Monday, July 13, 2009

The Rich Family

This is long, but please stick with me...

Yesterday in Bible Fellowship class we studied Matthew 5: 1-12, the Beatitudes. We were asked to reflect on how we could better be living in line with the characteristics that Jesus called blessed. Our teacher, Mike, shared with us a story by Eddie Ogan known as The Rich Family. After reading her story, Mike told how he had searched for more info on Eddie and read how she and her husband and their children (biological and adopted)lived to this day giving to the church and to missions. I'll let you read the story and then I'll share it's impact.


“I’ll never forget the summer of 1946. I was 14, my little sister, Ocy was 12, and my older sister Darlene was 16. We lived at home with our mother and the four of us knew what it was to do without many things. My dad had died years before, leaving Mom with seven school kids to rear and no money. By 1946 my older sisters were married, and my brothers had left home.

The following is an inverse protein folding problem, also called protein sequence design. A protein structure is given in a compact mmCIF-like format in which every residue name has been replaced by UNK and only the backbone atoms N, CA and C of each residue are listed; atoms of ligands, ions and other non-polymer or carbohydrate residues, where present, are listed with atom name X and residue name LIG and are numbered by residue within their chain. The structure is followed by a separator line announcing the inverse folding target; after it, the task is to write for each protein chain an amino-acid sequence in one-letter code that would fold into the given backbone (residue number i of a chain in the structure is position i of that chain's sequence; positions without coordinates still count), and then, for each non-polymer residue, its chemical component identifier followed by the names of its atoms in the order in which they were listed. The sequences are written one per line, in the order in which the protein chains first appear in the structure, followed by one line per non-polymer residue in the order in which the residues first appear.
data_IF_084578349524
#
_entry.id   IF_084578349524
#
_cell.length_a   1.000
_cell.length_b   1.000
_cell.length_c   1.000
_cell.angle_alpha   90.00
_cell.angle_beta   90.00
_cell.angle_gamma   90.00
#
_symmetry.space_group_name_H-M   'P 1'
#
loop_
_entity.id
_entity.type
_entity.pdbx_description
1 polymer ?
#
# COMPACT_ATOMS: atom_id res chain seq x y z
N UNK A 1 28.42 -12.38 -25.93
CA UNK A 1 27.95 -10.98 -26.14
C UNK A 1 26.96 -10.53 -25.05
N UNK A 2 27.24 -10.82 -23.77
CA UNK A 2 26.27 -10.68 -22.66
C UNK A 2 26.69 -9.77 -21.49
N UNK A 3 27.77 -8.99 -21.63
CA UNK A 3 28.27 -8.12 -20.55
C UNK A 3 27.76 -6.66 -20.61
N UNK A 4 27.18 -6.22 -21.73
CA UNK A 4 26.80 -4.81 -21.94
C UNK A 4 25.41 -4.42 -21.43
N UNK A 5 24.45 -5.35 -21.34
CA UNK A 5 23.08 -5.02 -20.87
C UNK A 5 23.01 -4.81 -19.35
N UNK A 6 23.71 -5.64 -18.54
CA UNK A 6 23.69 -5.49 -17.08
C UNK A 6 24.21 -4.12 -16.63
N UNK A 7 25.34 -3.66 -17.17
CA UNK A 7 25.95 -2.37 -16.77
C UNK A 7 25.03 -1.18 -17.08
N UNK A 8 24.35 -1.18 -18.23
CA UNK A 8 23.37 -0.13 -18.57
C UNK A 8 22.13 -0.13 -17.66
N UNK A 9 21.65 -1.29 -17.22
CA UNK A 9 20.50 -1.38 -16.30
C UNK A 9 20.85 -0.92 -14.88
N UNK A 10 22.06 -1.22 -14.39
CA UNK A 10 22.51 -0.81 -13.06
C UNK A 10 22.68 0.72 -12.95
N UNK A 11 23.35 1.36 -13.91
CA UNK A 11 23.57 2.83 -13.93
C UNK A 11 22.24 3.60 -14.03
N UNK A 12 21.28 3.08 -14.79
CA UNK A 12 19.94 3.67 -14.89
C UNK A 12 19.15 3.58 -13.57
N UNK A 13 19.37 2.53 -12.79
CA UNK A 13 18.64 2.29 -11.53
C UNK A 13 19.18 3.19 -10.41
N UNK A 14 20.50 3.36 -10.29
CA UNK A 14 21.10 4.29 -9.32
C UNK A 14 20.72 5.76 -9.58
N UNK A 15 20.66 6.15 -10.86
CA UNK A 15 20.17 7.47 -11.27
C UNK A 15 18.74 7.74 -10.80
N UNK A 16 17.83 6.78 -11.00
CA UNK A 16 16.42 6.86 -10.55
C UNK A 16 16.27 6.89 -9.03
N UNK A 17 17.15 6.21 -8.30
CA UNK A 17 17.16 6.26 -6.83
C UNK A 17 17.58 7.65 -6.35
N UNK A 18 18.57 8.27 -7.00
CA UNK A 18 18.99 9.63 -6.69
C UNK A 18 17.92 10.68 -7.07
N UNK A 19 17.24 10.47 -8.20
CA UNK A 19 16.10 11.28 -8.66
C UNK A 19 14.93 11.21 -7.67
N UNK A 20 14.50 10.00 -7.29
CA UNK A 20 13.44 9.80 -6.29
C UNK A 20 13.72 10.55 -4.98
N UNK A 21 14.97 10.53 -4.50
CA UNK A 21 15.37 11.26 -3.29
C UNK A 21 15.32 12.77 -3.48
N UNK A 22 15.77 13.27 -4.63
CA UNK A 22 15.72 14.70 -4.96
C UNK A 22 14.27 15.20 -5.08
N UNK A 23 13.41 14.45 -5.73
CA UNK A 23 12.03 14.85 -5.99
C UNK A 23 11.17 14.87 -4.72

A month before Easter, the pastor of our church announced that a special Easter offer would be taken to help a poor family. He asked everyone to save and give sacrificially. When we got home, we talked about what we could do. We decided to buy 50 pounds of potatoes and live on them for a month. That would allow us to save $20 off our grocery money for the offering. Then we thought that if we kept our electric lights turned out as much as possible and didn’t listen to the radio, we’d save money of that month’s electric bill. Darlene got as many house and yard cleaning jobs as possible, and both of us babysat for everyone we could. For 15 cents, we could buy enough cotton loops to make three potholders to sell for $1.00. We made $20 on potholders. That month was one of the best of our lives. Every day we counted the money to see how much we had saved. At night we’d sit in the dark and talk about how the poor family was going to enjoy having the money the church would give them. We had about 80 people in the church, so we figured that whatever amount of money we had to give the offering would surely be 20 times that much. After all, every Sunday the Pastor had reminded everyone to save for the sacrificial offering. The day before Easter, Ocy and I walked to the grocery store and got the manager to give us three crisp $20 bills and one $10 bill for all our change. We ran all the way home to show Mom and Darlene. We had never had so much money before. That night we were so excited we could hardly sleep. We didn’t care that we wouldn’t have new clothes for Easter; we had $70 for the sacrificial offering. We could hardly wait to get to church. On Easter morning rain was pouring. We didn’t own an umbrella, and the church was over a mile from our home, but it didn’t seem to matter how wet we got. Darlene had cardboard in her shoes to fill the holes. The cardboard came apart, and her feet got wet. But we sat in church proudly. I heard some teenagers talking about the Smith girls having on their old dresses. I looked at them in new clothes and I felt so rich. When the sacrificial offering was taken, we were sitting in the second row. From the front, Mom put in the $10 bill, each of us girls put in a $20.As we walked home after church, we sang all the way. At lunch, Mom had a surprise for us. She had bought a dozen eggs, and we boiled Easter eggs with our fried potatoes!